AirFryday: Gnocchi and butternut with brown butter and sage

AirFryday: Gnocchi and butternut with brown butter and sage
Brown butter, walnut and butternut gnocchi

Conventional wisdom says gnocchi – little potato dumplings – should be soft and puffy like a pillow, which is why when I first saw this recipe for preparation in an airfryer, I was curious. With their little nooks and crannies, gnocchi absorb sauces well but crisped, they may not. Why stick with tradition though? These dumplings are delicious in their own right, with a classic sage, squash and brown butter sauce.

The key to making good gnocchi is to use dry, floury potatoes (so no glassy, chipping potatoes!) because you need to keep the potatoes as dry as possible in order to steam rather than boil them. 

If you choose to boil potatoes, don’t peel or cut them until after they’re cooked.

You could make the gnocchi from scratch (it’s not nearly as difficult as it sounds, and far more economical than buying the ready-made versions) but with limited time, in between Stage Six power outages, I cheated this time. But I’m sharing a great recipe for homemade gnocchi – which turned out as perfection – and encourage you to try making them.

Whether you’re preparing them from scratch, or taking a shortcut, do give them a quick boil first to bring out their soft inner centres. Airfrying gives the gnocchi a lovely crispy coating, which works particularly well with the butternut and walnut sauce.

Paired with roasted butternut, toasted walnuts, brown butter and fresh sage, plus generous gratings of Parmesan, this dish is a feast for all seasons.

It’s quite rich so best served in small portions, as a first course.

Gnocchi and butternut with brown butter and sage

(Serves four)



1kg russet/floury potatoes, peeled and quartered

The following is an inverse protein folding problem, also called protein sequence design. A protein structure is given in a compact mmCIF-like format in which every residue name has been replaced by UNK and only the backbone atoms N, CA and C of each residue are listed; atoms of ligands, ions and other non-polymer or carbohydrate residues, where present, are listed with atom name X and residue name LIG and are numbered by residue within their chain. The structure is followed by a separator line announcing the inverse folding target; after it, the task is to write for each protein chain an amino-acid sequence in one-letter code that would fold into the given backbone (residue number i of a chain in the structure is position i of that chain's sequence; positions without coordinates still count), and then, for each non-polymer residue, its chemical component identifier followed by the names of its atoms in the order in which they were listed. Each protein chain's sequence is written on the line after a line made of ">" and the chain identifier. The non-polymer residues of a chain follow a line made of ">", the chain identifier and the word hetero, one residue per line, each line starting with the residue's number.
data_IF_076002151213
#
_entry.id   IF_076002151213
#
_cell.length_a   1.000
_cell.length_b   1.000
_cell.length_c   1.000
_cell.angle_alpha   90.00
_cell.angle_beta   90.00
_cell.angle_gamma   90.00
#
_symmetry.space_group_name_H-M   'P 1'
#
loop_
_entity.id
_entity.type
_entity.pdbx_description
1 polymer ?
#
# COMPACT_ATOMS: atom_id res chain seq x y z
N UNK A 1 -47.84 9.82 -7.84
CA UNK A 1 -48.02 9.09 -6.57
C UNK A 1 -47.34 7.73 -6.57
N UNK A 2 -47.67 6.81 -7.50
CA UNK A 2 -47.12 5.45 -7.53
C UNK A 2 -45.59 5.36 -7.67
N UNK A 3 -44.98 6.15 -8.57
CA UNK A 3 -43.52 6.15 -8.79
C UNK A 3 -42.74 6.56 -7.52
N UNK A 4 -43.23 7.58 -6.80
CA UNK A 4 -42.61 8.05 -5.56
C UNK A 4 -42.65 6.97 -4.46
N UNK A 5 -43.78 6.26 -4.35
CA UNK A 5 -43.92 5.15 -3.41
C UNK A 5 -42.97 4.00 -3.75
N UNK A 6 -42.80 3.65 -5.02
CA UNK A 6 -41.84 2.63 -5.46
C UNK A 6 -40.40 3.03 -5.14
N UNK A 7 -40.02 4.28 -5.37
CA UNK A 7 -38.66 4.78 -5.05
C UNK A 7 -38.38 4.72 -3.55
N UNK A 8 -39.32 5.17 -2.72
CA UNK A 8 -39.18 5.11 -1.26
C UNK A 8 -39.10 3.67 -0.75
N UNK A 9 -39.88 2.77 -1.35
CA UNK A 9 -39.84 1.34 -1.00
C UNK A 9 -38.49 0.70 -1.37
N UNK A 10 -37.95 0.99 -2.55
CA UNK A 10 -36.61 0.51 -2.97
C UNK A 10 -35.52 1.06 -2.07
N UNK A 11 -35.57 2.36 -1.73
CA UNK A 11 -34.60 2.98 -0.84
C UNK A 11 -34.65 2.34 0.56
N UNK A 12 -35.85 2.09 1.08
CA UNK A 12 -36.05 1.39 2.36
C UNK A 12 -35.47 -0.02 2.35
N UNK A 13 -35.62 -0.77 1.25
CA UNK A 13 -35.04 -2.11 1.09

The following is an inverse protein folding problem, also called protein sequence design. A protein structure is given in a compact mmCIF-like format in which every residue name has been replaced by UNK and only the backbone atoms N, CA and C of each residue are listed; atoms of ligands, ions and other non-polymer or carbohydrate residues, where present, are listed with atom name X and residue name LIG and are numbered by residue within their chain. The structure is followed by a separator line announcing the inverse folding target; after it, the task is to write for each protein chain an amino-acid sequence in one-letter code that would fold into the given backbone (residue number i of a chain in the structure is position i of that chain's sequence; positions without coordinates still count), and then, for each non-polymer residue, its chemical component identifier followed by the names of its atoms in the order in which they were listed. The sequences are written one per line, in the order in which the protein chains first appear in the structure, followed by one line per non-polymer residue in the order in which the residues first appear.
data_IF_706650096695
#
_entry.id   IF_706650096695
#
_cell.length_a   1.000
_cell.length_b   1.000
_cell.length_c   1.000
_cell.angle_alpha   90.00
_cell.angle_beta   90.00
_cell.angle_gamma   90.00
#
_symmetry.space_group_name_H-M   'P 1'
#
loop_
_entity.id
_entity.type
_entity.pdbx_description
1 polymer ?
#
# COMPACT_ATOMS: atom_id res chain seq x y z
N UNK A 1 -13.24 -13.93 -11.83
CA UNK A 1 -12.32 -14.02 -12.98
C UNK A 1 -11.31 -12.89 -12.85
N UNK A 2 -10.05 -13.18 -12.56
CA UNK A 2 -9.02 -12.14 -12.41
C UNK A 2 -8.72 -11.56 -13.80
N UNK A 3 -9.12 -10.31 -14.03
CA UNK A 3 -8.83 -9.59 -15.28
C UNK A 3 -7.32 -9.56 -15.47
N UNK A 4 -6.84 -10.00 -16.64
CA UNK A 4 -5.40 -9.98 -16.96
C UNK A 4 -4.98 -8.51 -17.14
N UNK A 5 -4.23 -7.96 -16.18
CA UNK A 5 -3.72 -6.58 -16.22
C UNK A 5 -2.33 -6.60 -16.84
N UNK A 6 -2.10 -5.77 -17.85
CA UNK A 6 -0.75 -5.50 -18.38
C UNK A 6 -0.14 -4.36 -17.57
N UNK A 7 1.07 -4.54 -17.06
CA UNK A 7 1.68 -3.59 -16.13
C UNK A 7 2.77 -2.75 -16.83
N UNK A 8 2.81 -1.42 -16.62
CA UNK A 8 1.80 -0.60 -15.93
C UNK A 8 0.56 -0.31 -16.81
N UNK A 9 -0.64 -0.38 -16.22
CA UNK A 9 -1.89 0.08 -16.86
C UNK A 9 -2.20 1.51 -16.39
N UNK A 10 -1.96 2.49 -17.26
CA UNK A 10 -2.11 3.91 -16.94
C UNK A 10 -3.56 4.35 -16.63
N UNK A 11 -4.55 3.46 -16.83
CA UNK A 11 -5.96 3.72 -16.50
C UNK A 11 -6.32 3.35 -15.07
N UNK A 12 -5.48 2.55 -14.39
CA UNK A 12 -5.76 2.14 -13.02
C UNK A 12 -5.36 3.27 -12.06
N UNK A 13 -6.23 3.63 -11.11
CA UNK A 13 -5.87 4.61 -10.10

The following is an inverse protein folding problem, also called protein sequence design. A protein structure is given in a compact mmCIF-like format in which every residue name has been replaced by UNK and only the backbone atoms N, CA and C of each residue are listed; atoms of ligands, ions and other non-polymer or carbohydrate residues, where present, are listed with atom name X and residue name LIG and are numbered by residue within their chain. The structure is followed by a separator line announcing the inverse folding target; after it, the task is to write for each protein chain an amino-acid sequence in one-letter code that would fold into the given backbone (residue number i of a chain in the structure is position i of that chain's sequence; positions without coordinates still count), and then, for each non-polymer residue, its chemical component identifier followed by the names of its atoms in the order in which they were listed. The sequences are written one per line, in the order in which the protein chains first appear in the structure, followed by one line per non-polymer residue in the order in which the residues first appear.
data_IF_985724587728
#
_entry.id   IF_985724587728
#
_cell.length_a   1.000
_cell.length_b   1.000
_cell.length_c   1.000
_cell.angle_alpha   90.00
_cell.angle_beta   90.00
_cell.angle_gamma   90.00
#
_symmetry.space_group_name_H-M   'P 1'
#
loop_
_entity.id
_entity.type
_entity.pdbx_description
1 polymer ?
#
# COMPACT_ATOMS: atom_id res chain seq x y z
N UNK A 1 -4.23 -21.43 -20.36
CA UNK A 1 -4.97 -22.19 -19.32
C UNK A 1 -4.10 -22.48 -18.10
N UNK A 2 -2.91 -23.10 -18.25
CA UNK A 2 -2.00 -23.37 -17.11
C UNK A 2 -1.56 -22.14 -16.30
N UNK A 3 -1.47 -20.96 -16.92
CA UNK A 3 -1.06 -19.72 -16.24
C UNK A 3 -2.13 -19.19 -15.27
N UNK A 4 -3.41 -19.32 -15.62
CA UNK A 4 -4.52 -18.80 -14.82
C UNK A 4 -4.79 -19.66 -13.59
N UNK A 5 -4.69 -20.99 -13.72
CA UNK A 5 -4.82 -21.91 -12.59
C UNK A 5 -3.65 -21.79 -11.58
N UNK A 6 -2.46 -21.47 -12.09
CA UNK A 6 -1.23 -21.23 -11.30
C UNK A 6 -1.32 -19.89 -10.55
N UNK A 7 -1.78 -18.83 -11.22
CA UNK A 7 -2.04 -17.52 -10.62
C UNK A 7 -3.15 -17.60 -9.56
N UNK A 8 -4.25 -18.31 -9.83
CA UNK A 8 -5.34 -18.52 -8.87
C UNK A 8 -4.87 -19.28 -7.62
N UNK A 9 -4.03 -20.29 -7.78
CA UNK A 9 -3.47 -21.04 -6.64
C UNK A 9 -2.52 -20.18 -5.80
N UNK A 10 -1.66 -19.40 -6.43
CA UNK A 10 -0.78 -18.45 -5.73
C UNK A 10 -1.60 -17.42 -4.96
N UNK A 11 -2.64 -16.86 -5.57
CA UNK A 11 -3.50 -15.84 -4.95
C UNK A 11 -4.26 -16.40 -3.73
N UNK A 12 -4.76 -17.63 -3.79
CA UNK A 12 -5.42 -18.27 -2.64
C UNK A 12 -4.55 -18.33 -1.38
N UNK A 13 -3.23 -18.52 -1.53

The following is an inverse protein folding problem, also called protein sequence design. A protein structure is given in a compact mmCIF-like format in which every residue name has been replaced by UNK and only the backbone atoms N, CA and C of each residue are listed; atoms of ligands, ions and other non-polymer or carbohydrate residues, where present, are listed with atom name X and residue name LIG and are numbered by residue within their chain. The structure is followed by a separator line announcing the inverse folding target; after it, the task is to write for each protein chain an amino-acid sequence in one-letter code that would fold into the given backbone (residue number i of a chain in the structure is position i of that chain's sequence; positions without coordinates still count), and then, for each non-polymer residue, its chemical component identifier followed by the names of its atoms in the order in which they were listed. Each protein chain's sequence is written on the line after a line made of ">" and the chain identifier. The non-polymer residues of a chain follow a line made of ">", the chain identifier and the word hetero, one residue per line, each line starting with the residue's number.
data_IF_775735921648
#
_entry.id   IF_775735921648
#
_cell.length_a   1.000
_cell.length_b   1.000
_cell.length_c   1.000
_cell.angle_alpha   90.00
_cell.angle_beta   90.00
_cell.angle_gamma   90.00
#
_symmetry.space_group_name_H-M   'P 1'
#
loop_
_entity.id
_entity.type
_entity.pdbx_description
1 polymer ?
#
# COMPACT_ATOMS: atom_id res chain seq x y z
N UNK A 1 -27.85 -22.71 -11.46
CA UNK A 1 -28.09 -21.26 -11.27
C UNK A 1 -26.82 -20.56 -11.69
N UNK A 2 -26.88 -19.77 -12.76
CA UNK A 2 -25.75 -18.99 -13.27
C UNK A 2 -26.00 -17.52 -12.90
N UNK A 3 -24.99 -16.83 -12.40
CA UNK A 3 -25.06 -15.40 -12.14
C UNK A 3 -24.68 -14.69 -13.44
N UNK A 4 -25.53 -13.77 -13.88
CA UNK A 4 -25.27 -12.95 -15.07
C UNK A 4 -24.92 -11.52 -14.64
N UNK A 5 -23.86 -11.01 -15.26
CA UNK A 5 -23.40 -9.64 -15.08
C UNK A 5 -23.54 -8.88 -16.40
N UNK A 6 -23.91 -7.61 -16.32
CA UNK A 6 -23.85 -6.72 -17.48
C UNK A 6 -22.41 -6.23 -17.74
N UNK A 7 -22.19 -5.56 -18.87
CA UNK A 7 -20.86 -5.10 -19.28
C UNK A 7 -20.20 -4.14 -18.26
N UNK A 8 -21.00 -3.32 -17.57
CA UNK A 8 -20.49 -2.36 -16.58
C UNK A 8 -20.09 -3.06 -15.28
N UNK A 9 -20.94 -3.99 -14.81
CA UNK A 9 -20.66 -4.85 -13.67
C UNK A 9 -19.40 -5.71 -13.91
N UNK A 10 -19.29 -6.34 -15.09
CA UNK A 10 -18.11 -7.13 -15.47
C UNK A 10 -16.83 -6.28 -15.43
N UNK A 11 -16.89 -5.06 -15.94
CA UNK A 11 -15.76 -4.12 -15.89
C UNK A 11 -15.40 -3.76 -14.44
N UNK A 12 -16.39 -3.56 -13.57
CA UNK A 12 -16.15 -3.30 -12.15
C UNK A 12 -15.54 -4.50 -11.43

2 cups all-purpose flour, plus more for dusting

1 handful kosher salt, for cooking water

Boil the potatoes whole and unpeeled, so that they don’t absorb a lot of water, until they are cooked through and can be pierced with a knife.

Once cool enough to handle, peel and pass the cooked potatoes through a food mill or potato ricer, to produce a smooth uniform texture. If you don’t have a ricer, mash until super-smooth. Do not be tempted to put them in a food processor as you’ll end up with a sticky mess. I’ve learnt this the hard way from making skordalia – the Greek potato and garlic dip. 

Turn the cooked potato onto a lightly floured surface, and add about half the flour. Knead until it is a sticky mass. Add more flour, a little at a time, and continue to knead until the dough is smooth. You probably won’t need to use all the flour. Cut the dough into smaller sections, roll each piece into a long cylinder about 2cm in diameter. Cut each cylinder into 2cm pieces. 

Meanwhile, bring another pot of salted water to the boil. While you’re waiting, shape the gnocchi by pressing each piece between your thumb and the tines of a fork, rolling it slightly so each side of the gnocchi has a fork imprint and a small indentation from your thumb.​

Prepare gnocchi, whether freshly made or freshly bought: Once the water has boiled, add gnocchi to the pot in small batches so as to avoid crowding it. A 500g portion should be more than enough for four people. Slowly simmer for about two minutes until the gnocchi rise to the surface. Drain and set aside.


200g fresh butternut, cubed

Extra-virgin olive oil, for the squash and gnocchi

White pepper to taste


6 tbsp unsalted butter

1/2 cup walnuts, coarsely chopped

10 large fresh sage leaves, rinsed and patted dry (or 1 tsp dried sage)

1/2 cup coarsely grated Parmesan

Bring a pot of salted water to a boil and par-boil butternut. Preheat the airfryer to 180°C. Drain and toss butternut in the olive oil, with white pepper to taste. Insert an airfryer liner and grill butternut until cooked through and golden brown, flipping halfway through. Remove from the airfryer and set aside. 

Transfer to a large serving bowl. 

Toss the gnocchi in a bowl with 2 tbsp olive oil and a pinch of salt. Transfer the gnocchi to the airfryer basket and cook, flipping halfway through, until golden and crispy, about 10 minutes. Transfer the gnocchi to the serving bowl with the squash. 

While the gnocchi is cooking, heat the butter in a saucepan, stirring occasionally, until it begins to turn light golden and smells nutty, about three minutes. Add the walnuts, sage and a pinch of salt, and stir. The butter will turn a deep golden colour. Once it reaches that stage, pour it over the gnocchi and butternut, gently toss to coat, and top with the grated Parmesan. DM


Comments - Please in order to comment.

  • John Strydom says:

    I find that these gnocchi need a little more very gentle cooking; more like 4 minutes, otherwise they can taste of raw flour.

  • Malcolm Royal says:

    What is kosher salt? Never heard of it before nor seen it on the shelves of a supermarket. Or is all salt automatically kosher? Does it have to be certified by the Beth Din?

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